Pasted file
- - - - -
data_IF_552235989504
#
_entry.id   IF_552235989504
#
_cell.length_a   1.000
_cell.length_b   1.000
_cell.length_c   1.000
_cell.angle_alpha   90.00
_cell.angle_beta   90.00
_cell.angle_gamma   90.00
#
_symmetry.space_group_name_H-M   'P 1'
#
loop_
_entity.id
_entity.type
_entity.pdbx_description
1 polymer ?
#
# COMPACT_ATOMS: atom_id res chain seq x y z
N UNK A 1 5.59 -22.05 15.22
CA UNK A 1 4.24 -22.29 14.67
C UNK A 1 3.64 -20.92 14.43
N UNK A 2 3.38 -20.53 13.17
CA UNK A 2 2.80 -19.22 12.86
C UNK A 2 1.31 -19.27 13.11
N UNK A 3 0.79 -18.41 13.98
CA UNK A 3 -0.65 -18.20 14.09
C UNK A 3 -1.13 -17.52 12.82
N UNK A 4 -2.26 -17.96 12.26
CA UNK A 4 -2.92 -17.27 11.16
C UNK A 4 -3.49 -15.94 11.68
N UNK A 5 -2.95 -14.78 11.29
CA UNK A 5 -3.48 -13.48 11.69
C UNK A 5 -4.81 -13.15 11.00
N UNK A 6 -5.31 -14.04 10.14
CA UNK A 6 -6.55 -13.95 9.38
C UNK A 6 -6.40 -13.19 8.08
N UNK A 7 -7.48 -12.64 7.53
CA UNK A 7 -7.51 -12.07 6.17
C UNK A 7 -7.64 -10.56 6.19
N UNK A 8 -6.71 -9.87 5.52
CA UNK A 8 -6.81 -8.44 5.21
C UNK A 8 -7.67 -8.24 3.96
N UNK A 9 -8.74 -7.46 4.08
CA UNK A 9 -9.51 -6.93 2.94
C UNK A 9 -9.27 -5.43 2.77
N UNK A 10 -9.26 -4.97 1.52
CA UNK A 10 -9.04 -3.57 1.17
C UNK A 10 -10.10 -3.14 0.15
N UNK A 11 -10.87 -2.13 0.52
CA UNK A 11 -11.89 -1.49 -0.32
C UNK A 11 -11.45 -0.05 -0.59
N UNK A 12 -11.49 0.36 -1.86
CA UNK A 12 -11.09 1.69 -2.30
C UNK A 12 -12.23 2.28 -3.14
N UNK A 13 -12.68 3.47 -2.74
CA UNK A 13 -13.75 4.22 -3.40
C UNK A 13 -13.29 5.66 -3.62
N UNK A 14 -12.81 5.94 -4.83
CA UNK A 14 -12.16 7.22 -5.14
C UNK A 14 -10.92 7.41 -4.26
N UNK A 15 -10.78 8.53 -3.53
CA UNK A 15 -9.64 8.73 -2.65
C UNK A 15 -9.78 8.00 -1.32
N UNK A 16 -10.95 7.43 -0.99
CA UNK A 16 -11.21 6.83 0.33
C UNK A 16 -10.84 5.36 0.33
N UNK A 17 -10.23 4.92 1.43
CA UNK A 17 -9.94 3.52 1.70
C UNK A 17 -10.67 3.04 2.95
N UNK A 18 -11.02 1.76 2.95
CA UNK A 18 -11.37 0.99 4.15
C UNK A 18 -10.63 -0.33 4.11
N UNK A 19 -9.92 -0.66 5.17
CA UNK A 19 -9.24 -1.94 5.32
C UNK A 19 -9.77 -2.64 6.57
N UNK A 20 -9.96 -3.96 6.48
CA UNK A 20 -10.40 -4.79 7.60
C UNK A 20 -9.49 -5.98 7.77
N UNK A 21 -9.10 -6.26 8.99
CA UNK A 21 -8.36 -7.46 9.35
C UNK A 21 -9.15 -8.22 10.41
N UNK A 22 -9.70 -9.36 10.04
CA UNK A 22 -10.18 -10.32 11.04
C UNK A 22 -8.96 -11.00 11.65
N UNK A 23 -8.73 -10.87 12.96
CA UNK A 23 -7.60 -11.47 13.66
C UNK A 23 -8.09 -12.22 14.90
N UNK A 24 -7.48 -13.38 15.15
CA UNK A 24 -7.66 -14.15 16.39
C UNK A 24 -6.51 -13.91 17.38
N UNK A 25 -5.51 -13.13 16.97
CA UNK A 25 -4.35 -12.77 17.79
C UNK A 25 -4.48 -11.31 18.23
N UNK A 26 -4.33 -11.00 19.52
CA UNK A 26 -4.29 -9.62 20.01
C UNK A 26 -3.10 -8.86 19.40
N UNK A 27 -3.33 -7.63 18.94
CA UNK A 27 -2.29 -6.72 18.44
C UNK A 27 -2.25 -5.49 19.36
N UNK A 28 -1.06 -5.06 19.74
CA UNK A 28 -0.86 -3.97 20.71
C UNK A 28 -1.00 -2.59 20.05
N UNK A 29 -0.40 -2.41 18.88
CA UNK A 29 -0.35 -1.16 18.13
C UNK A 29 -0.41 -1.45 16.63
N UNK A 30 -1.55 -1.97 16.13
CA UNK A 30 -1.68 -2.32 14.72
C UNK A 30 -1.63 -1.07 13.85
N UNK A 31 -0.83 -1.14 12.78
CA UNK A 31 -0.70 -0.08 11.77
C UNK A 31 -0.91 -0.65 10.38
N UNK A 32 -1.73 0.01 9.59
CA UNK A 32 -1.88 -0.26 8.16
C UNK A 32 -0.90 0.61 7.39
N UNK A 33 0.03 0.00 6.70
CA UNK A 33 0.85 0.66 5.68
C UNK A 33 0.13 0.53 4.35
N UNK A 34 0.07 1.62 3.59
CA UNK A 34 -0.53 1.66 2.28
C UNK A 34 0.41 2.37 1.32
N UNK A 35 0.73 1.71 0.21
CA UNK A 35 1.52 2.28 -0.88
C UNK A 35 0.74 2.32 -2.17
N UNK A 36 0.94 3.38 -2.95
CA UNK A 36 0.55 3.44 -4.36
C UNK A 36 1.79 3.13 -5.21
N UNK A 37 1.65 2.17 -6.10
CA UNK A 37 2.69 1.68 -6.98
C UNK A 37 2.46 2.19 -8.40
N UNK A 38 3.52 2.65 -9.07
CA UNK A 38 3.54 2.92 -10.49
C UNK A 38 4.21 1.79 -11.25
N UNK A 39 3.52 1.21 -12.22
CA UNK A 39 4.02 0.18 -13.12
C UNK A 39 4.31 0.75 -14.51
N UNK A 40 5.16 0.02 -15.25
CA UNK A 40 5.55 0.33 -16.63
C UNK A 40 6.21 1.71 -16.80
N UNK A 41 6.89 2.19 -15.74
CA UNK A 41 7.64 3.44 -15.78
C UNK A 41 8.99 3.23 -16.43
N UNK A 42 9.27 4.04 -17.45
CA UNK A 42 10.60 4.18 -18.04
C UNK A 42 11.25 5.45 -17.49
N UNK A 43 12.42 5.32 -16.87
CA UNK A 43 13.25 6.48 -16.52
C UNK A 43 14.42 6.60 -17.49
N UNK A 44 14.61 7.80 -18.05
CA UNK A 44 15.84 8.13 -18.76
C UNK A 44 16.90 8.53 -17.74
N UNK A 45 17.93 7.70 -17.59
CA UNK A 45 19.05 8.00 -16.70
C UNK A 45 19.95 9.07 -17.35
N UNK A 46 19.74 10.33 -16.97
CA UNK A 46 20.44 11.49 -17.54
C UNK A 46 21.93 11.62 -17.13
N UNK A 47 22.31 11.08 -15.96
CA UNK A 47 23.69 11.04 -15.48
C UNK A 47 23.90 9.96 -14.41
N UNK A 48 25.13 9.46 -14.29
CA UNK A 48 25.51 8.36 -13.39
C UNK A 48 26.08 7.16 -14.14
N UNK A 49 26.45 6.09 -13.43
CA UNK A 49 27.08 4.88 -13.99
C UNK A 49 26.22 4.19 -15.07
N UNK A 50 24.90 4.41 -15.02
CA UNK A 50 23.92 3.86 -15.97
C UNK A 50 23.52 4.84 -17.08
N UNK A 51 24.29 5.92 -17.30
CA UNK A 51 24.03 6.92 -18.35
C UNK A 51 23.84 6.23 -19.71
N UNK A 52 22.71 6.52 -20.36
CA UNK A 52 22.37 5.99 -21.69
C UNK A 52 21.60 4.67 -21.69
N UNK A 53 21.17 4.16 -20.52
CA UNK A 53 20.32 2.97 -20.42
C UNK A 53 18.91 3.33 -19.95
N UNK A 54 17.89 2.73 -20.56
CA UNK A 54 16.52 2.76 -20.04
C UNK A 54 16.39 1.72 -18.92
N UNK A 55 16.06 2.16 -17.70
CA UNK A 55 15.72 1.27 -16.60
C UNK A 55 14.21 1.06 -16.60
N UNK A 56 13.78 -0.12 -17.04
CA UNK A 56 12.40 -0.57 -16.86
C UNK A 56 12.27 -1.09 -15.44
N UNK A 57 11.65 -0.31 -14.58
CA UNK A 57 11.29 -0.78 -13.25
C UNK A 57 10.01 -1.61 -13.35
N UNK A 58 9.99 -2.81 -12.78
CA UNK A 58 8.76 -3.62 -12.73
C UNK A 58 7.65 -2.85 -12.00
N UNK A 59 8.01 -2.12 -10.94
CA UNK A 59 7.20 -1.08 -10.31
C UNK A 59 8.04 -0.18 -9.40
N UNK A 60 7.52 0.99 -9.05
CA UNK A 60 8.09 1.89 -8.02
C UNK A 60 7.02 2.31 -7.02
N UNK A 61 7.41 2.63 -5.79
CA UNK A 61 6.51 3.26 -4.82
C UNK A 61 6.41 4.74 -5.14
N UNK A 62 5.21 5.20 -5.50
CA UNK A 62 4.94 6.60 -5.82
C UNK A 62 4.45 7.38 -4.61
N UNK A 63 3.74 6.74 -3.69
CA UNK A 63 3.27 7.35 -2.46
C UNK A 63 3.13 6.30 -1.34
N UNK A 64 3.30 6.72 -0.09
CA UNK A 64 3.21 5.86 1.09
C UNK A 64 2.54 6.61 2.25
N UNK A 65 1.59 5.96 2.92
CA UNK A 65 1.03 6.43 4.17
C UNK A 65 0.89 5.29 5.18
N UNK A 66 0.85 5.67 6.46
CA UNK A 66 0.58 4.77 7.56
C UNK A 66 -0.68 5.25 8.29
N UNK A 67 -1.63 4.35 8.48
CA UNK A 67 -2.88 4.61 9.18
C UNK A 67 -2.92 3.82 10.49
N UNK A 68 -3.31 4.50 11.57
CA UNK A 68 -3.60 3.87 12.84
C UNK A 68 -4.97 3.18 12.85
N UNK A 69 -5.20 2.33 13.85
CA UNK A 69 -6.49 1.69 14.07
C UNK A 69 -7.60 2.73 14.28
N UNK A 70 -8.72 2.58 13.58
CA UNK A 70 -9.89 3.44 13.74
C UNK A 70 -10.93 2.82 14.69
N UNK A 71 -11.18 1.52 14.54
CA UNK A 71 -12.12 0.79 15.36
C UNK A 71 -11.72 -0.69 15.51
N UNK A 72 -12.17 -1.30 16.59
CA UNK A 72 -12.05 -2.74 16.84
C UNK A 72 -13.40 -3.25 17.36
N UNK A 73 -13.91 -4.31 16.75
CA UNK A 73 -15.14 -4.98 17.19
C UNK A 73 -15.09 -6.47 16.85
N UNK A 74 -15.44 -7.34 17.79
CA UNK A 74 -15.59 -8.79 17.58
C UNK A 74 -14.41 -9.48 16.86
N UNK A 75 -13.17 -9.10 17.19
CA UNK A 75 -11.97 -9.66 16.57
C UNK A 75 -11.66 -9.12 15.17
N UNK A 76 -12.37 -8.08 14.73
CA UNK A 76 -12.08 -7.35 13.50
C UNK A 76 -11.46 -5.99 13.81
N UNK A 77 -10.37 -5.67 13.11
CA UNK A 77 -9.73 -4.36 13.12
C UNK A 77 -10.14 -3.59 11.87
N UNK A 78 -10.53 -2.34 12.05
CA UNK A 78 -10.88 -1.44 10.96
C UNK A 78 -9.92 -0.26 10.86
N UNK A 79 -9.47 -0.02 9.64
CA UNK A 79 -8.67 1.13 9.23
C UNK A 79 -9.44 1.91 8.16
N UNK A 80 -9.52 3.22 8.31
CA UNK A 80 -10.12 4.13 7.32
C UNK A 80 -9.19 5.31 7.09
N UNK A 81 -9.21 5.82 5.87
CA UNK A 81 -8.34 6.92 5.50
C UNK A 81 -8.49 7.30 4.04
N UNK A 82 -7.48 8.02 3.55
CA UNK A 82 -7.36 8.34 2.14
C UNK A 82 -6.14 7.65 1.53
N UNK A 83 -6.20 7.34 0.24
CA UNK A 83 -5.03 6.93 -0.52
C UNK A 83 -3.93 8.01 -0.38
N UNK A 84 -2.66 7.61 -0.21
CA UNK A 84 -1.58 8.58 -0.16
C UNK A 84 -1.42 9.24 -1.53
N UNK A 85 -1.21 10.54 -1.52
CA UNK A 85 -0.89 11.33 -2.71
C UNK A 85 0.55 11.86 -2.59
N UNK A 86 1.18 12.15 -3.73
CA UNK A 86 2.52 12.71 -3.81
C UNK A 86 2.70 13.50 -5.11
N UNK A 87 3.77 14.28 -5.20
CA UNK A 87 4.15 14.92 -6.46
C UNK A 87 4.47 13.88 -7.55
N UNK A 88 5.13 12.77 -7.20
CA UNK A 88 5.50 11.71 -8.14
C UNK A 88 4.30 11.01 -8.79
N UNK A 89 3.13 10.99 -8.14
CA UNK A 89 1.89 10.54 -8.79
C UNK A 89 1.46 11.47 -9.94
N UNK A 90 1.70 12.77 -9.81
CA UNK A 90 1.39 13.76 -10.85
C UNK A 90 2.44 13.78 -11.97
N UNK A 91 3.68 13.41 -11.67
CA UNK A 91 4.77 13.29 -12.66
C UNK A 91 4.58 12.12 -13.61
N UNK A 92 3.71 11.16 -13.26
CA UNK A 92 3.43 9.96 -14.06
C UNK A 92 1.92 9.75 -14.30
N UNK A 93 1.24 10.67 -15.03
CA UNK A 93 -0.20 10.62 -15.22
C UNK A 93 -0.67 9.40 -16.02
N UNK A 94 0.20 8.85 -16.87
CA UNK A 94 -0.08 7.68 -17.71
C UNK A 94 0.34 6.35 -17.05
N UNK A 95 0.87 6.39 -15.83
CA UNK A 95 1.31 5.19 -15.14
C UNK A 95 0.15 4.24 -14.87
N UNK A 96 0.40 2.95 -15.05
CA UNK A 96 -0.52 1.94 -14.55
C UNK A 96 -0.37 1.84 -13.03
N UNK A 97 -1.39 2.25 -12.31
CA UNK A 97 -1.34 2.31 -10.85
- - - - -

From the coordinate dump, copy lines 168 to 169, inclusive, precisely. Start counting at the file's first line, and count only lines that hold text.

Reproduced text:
N UNK A 50 24.90 4.41 -15.02
CA UNK A 50 23.92 3.86 -15.97